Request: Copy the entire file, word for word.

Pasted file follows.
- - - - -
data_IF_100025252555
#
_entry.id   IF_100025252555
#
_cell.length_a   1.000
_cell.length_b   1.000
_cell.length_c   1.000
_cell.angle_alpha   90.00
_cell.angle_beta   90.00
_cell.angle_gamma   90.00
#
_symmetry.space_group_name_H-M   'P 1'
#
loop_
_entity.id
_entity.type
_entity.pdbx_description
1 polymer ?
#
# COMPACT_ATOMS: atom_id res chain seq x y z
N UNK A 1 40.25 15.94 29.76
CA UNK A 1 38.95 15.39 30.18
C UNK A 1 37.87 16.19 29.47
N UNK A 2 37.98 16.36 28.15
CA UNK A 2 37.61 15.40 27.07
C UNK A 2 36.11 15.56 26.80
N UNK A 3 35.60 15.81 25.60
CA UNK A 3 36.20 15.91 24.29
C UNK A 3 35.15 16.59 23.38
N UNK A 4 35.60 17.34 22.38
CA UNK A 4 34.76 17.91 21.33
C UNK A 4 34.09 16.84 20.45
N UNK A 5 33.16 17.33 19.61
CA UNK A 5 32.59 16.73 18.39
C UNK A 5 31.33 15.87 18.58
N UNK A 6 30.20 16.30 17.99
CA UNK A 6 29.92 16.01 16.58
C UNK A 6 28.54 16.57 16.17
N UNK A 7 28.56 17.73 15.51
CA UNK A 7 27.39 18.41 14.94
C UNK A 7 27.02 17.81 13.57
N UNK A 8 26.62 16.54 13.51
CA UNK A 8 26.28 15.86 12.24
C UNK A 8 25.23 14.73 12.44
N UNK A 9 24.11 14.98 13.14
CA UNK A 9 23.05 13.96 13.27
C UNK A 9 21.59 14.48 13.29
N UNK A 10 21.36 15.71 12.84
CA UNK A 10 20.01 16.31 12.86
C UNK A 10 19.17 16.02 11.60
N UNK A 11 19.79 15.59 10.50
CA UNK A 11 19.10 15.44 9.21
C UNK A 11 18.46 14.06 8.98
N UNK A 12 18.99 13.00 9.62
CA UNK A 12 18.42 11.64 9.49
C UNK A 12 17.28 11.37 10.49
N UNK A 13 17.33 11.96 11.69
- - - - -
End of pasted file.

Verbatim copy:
data_IF_100025252555
#
_entry.id   IF_100025252555
#
_cell.length_a   1.000
_cell.length_b   1.000
_cell.length_c   1.000
_cell.angle_alpha   90.00
_cell.angle_beta   90.00
_cell.angle_gamma   90.00
#
_symmetry.space_group_name_H-M   'P 1'
#
loop_
_entity.id
_entity.type
_entity.pdbx_description
1 polymer ?
#
# COMPACT_ATOMS: atom_id res chain seq x y z
N UNK A 1 40.25 15.94 29.76
CA UNK A 1 38.95 15.39 30.18
C UNK A 1 37.87 16.19 29.47
N UNK A 2 37.98 16.36 28.15
CA UNK A 2 37.61 15.40 27.07
C UNK A 2 36.11 15.56 26.80
N UNK A 3 35.60 15.81 25.60
CA UNK A 3 36.20 15.91 24.29
C UNK A 3 35.15 16.59 23.38
N UNK A 4 35.60 17.34 22.38
CA UNK A 4 34.76 17.91 21.33
C UNK A 4 34.09 16.84 20.45
N UNK A 5 33.16 17.33 19.61
CA UNK A 5 32.59 16.73 18.39
C UNK A 5 31.33 15.87 18.58
N UNK A 6 30.20 16.30 17.99
CA UNK A 6 29.92 16.01 16.58
C UNK A 6 28.54 16.57 16.17
N UNK A 7 28.56 17.73 15.51
CA UNK A 7 27.39 18.41 14.94
C UNK A 7 27.02 17.81 13.57
N UNK A 8 26.62 16.54 13.51
CA UNK A 8 26.28 15.86 12.24
C UNK A 8 25.23 14.73 12.44
N UNK A 9 24.11 14.98 13.14
CA UNK A 9 23.05 13.96 13.27
C UNK A 9 21.59 14.48 13.29
N UNK A 10 21.36 15.71 12.84
CA UNK A 10 20.01 16.31 12.86
C UNK A 10 19.17 16.02 11.60
N UNK A 11 19.79 15.59 10.50
CA UNK A 11 19.10 15.44 9.21
C UNK A 11 18.46 14.06 8.98
N UNK A 12 18.99 13.00 9.62
CA UNK A 12 18.42 11.64 9.49
C UNK A 12 17.28 11.37 10.49
N UNK A 13 17.33 11.96 11.69